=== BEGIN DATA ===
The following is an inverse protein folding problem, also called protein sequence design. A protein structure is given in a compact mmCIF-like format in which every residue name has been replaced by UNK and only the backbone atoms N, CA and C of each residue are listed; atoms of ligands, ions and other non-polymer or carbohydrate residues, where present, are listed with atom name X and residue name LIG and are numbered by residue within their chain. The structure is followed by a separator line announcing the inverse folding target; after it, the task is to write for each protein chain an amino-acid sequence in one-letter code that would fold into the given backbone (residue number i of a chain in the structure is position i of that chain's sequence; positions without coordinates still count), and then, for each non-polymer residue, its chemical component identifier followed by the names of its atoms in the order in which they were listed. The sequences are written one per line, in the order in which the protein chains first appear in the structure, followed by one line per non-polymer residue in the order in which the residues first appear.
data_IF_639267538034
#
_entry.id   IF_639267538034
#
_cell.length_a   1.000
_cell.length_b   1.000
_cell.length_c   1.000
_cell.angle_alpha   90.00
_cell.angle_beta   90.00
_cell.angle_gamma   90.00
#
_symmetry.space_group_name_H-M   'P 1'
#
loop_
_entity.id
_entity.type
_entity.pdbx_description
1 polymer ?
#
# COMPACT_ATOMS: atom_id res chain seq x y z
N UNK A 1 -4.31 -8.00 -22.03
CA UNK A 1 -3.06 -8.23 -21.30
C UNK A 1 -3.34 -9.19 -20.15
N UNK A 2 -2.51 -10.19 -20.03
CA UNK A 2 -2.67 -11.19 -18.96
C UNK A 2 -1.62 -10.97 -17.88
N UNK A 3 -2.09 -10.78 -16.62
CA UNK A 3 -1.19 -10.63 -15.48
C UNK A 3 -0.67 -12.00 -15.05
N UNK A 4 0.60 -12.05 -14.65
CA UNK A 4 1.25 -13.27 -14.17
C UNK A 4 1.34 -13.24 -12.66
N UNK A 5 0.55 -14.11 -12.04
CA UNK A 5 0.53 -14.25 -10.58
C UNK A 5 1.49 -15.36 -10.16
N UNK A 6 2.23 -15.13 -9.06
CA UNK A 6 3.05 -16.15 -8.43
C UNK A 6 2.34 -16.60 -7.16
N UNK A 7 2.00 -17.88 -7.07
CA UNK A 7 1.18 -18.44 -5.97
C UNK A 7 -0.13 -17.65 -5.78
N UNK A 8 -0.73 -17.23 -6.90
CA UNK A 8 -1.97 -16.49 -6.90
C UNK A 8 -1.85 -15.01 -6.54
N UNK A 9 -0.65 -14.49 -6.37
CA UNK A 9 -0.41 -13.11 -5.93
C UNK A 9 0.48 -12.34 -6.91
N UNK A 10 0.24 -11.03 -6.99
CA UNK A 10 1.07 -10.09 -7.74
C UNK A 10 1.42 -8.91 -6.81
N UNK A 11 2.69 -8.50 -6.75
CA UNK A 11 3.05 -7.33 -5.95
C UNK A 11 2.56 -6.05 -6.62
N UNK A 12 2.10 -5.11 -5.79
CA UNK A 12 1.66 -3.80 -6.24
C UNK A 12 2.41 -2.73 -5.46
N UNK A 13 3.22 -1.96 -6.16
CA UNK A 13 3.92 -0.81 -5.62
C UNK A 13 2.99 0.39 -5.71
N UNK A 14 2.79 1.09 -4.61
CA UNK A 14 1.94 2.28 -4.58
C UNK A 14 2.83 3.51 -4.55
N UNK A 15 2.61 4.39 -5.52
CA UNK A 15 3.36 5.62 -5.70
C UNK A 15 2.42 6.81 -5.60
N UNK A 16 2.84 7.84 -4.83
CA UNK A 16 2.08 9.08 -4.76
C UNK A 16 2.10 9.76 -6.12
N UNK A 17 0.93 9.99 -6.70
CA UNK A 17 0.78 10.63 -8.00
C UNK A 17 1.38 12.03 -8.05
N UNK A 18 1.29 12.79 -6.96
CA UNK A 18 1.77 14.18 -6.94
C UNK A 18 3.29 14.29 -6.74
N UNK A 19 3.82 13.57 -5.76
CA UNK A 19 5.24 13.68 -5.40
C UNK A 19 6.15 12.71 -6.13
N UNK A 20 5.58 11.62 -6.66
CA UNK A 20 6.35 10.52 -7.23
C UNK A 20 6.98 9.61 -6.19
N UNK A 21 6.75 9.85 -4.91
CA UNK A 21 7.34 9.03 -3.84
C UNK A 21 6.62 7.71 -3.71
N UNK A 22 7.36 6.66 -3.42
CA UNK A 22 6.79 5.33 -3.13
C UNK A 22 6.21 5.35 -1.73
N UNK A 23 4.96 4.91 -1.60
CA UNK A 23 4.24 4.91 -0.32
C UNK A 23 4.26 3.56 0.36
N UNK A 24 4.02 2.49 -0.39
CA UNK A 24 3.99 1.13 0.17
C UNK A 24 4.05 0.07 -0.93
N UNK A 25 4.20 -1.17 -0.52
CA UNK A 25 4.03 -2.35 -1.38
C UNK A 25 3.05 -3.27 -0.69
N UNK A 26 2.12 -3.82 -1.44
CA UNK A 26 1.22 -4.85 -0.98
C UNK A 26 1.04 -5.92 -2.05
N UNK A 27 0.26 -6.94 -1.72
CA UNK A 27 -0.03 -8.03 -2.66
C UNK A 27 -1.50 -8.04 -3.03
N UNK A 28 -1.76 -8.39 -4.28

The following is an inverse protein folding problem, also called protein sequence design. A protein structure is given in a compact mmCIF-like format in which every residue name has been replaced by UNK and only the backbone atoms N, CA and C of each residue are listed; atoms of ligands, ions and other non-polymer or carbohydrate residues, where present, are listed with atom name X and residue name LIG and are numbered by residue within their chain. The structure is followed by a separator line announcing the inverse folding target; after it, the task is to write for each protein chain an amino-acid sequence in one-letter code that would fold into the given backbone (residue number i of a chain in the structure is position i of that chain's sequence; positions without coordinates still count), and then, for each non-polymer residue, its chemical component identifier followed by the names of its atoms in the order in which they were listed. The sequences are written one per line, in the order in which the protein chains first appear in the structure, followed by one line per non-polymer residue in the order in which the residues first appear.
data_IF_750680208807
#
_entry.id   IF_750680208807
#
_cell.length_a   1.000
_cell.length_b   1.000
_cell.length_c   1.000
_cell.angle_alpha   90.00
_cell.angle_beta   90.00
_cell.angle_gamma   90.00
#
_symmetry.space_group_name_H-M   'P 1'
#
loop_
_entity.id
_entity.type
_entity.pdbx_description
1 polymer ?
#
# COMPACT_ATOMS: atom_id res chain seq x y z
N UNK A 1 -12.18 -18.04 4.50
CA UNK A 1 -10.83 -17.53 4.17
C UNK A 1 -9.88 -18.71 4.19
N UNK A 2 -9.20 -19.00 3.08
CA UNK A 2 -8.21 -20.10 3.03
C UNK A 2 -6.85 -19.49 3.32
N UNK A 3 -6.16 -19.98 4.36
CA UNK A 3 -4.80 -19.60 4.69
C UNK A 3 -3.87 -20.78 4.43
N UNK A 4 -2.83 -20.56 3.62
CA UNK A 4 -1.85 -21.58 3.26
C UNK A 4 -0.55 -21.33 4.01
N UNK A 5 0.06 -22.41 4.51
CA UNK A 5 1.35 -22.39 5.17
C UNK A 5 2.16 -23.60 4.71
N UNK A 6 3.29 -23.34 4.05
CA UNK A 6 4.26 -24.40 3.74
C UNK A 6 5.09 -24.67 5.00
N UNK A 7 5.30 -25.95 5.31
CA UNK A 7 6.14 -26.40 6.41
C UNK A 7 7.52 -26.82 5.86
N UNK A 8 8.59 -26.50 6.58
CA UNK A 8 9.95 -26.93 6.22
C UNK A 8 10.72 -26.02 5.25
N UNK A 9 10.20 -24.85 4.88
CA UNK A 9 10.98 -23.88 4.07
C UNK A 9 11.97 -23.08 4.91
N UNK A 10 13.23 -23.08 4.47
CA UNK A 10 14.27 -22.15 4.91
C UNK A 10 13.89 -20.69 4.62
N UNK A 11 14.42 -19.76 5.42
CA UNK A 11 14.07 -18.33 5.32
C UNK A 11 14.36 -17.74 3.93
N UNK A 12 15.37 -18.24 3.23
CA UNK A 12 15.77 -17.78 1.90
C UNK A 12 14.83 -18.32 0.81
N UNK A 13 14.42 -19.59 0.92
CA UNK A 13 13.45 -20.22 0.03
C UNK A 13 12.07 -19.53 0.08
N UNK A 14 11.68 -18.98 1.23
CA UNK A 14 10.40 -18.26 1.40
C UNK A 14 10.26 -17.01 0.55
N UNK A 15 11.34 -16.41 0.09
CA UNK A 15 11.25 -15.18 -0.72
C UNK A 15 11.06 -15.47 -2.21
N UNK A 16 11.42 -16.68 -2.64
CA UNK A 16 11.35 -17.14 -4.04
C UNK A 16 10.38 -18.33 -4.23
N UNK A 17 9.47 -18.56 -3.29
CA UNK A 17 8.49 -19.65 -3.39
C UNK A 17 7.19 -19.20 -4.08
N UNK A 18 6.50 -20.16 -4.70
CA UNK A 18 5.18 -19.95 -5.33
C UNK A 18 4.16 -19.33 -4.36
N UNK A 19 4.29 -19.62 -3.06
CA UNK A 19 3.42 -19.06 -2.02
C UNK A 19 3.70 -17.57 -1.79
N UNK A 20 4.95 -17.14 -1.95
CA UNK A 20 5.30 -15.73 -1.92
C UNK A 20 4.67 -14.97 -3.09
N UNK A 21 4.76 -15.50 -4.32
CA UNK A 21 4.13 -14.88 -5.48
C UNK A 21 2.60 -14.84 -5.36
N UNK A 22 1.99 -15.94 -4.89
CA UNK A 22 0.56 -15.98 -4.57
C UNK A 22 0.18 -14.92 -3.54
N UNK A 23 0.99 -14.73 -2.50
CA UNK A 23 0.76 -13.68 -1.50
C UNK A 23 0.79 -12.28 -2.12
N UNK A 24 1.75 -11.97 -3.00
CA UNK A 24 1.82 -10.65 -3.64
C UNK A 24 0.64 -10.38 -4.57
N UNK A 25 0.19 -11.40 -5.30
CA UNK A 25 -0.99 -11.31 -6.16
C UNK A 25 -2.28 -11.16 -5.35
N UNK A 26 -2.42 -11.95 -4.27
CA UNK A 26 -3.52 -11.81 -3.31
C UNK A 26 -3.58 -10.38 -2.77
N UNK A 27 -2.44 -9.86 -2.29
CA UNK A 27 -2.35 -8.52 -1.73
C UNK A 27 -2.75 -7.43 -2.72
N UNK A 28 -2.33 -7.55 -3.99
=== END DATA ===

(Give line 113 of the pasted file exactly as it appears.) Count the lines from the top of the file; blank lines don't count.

_cell.angle_beta   90.00